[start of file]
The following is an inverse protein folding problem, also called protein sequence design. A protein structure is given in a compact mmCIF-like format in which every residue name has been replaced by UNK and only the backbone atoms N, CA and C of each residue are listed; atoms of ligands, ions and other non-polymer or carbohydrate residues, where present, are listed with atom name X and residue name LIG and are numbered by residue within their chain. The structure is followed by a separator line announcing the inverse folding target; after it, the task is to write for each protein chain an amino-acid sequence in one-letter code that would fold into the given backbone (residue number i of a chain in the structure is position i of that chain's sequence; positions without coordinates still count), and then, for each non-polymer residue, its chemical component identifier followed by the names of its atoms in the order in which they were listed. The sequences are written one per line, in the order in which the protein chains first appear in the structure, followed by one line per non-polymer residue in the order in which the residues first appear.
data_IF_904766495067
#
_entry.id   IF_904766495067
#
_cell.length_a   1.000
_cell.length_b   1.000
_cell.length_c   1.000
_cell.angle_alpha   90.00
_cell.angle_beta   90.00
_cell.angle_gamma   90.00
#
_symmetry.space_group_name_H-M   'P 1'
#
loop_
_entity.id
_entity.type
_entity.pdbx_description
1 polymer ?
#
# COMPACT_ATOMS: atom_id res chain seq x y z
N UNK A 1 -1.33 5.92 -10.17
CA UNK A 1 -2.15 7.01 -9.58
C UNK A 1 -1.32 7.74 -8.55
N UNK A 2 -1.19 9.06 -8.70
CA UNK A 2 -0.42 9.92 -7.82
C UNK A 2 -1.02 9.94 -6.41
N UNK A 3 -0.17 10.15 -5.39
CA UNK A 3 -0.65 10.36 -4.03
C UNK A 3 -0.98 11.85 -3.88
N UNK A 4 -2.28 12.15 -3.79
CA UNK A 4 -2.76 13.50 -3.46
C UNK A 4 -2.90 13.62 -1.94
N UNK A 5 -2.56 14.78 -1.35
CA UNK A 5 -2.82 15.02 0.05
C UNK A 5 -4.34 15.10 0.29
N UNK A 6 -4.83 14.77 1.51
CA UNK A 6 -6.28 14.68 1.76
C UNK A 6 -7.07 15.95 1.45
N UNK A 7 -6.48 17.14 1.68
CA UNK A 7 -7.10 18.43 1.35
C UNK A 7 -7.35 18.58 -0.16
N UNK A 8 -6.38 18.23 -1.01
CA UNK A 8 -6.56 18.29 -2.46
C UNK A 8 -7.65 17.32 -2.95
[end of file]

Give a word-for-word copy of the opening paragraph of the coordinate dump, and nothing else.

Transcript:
The following is an inverse protein folding problem, also called protein sequence design. A protein structure is given in a compact mmCIF-like format in which every residue name has been replaced by UNK and only the backbone atoms N, CA and C of each residue are listed; atoms of ligands, ions and other non-polymer or carbohydrate residues, where present, are listed with atom name X and residue name LIG and are numbered by residue within their chain. The structure is followed by a separator line announcing the inverse folding target; after it, the task is to write for each protein chain an amino-acid sequence in one-letter code that would fold into the given backbone (residue number i of a chain in the structure is position i of that chain's sequence; positions without coordinates still count), and then, for each non-polymer residue, its chemical component identifier followed by the names of its atoms in the order in which they were listed. The sequences are written one per line, in the order in which the protein chains first appear in the structure, followed by one line per non-polymer residue in the order in which the residues first appear.